I heard about him a few months ago. It was a curious story about a middle-aged guy who burst onto the running scene as a masters runner, and ran some fast times, winning or placing in his age group for various marathons around the country.
Just one problem. It seems, he likely didn't really run the entire races. Think Rosie Ruiz, only more crafty.
Then my brother lent me the full story in The New Yorker from several months back that documented the story of Kip Litton. He's a dentist from Michigan who claims to have goten bit by the running bug several years ago. Like a surprising number of runners, he says he discovered a talent for it, and became dedicated to marathons.
He recorded some pretty impressive times, including a number of sub-3 hour marathons in places like Boston. I say 'recorded' because how much he ran is very much in question. As is documented in the New Yorker story, he is very good about activating his timing chip at the start line of races, and recording his finishing time at the end. And the chip is usually recorded at the various mats along the course as well. Here is a link to the story: http://www.newyorker.com/reporting/2012/08/06/120806fa_fact_singer
But there are usually no photographs of him along the course. Just at the start and the finish. And on several occasions, he is wearing different clothes at the start than the finish. Yet he managed to place in a series of races without scrutiny until, in a smaller race several years back, he finished ahead of a runner who never saw him on the course. That runner started asking questions, and others joined in, discovering a pattern of similar stories at other races.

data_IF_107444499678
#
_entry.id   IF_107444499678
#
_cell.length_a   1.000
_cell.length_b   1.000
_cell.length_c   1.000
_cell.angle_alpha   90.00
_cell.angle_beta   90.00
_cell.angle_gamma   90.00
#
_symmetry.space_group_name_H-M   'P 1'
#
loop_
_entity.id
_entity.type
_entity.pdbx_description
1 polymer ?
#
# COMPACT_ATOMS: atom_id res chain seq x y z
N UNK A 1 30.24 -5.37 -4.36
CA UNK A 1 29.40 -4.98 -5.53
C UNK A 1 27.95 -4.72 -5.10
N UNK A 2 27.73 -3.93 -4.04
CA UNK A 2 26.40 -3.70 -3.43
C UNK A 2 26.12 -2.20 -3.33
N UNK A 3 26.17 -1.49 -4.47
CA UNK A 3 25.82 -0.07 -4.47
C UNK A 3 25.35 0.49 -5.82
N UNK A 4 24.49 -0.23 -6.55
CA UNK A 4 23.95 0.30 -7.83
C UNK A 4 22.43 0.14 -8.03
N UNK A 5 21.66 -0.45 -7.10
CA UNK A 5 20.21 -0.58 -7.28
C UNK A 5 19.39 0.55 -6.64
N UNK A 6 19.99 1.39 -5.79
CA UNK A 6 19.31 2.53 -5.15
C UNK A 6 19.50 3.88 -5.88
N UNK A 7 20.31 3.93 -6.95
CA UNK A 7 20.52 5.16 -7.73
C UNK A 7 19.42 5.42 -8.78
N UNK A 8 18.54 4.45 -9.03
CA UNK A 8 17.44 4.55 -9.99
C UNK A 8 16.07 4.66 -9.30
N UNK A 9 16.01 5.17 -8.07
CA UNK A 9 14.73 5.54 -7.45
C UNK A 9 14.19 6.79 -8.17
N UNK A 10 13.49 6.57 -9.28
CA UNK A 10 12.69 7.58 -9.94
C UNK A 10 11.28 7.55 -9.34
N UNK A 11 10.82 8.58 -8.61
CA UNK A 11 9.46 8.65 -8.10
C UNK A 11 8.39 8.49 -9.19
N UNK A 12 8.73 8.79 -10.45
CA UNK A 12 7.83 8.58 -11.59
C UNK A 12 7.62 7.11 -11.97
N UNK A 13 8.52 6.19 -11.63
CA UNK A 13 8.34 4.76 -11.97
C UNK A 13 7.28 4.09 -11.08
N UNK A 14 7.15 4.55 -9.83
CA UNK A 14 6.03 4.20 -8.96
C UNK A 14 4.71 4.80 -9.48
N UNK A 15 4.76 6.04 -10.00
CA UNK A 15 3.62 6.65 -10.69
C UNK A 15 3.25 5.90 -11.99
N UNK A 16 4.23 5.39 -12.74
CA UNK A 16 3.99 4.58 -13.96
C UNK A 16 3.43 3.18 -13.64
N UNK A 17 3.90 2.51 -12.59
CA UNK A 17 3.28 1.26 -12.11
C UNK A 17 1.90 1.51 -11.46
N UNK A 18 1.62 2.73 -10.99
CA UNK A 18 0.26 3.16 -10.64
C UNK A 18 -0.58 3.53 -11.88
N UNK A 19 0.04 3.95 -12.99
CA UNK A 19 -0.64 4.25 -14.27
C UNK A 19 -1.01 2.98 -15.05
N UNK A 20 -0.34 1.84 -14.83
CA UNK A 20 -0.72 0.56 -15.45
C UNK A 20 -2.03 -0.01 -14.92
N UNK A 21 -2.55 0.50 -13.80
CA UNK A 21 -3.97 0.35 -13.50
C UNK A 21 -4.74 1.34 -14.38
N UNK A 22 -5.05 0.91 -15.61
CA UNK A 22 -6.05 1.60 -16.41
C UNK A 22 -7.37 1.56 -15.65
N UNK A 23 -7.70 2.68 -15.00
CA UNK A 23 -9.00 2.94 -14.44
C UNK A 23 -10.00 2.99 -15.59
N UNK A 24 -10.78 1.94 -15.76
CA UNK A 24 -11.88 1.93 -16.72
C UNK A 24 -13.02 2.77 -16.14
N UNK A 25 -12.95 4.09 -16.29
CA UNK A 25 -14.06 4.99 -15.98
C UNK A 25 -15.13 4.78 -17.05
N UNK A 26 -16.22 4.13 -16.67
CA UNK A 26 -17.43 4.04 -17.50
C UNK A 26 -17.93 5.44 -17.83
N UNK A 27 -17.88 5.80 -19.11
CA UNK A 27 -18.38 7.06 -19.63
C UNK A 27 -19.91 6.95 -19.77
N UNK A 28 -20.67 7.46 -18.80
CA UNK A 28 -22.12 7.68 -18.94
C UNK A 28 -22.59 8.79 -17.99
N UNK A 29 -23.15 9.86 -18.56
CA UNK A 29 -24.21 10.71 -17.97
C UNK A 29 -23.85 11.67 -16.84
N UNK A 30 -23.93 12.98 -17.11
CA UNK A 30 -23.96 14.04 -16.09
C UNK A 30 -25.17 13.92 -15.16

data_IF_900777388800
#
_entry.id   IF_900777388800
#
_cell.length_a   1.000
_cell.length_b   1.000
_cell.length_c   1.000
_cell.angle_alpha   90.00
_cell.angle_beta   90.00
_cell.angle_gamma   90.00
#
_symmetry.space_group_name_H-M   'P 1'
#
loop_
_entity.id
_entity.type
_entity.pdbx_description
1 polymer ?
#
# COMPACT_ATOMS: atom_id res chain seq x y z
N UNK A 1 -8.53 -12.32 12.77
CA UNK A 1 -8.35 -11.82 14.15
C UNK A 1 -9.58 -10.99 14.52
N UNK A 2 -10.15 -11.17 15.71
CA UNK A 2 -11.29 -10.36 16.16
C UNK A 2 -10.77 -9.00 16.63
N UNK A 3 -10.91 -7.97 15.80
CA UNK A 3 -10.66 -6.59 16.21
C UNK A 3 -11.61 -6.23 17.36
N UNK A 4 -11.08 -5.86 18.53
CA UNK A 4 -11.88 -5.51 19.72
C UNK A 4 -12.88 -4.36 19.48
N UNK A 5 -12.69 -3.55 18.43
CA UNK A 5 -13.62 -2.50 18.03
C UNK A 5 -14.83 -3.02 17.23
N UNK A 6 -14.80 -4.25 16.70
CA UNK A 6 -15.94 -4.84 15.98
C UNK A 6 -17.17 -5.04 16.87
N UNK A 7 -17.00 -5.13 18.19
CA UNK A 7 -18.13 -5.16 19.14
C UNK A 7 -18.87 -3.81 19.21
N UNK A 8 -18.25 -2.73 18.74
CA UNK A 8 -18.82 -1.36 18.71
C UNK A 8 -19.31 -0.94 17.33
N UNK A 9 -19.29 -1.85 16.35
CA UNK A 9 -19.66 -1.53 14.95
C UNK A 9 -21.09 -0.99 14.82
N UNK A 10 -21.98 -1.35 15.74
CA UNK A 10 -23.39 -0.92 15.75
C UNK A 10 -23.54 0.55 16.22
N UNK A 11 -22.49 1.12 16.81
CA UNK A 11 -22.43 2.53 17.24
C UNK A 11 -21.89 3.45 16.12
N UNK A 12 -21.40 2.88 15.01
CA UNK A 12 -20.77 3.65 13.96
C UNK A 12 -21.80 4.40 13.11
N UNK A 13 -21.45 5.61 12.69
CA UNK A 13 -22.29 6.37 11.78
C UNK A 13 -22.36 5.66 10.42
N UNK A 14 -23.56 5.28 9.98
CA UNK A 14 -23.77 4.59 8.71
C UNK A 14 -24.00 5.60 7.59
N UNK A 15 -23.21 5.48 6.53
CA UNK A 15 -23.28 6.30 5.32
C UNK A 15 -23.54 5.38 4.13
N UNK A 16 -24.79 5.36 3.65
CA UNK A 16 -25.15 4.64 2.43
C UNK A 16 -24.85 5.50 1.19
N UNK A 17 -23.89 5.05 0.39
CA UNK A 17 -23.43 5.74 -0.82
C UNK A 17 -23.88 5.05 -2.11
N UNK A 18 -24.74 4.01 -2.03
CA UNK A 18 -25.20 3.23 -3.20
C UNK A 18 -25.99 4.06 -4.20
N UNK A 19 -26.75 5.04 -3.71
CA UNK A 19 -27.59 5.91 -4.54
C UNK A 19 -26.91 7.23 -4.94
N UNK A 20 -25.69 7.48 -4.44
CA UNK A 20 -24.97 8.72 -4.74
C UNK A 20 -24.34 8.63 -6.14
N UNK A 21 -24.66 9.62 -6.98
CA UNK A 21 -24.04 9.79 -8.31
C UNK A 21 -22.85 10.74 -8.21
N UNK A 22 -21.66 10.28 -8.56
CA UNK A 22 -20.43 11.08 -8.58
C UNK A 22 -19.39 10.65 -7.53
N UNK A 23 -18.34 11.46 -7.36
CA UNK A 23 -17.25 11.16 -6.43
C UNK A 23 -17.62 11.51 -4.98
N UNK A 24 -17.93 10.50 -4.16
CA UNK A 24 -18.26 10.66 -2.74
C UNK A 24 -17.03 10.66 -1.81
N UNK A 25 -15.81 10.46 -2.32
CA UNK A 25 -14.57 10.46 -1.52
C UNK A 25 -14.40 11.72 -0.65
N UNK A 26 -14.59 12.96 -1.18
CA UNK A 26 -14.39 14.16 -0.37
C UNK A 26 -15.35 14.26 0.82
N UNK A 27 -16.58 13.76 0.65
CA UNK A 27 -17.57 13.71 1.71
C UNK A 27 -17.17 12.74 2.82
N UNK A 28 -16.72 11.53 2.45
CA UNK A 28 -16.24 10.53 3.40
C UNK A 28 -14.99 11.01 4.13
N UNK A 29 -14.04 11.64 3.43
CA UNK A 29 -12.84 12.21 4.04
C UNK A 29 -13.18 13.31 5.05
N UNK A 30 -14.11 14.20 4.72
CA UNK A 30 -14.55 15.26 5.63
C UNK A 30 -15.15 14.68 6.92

It's a fascinating story, if only because there's really nothing at stake but pride. You rarely win anything of value for placing in your age group in a race. Yet we runners often place tremendous focus on training to meet such goals. So if we cheat to achieve the goal, we are really only cheating ourselves.
I have given a bit of thought to trying to figure out the 'how'. How can you get around a marathon course with the timing chip, manage to get it near the mats, and still be able to jump back in the race a short distance from the finish line without being noticed? It really seems impossible, especially in a big, crowded, point to point race like Boston. At one point he even made up a race in Wyoming that he, of course, won.
But the more interesting question is why? What would be the incentive for someone to perpetrate this fraud? Why risk the embarrassment of getting caught? What's the point of it? Runners, more than any other people I know, are goal-oriented, and hard-working. The point of racing, for most of us, is to challenge ourselves to see what we can accomplish, whether it's finishing the race, or meeting our goal time, or placing among the leaders. As I mentioned earlier, there's no incentive to cheat.
If you search the name Kip Litton, you will find quite a lot has been written about his exploits, and none of it is complimentary. Well, with one exception. I read one commentary that suggested, somewhat like the late Andy Kaufman and his wrestling matches, that Litton is doing some kind of ironic performance art, and the joke is on us runners who take our sport too seriously.
We might never know the truth, because Litton doesn't seem to be talking much to reporters.
See you at the next race. I'll be the one running the whole thing........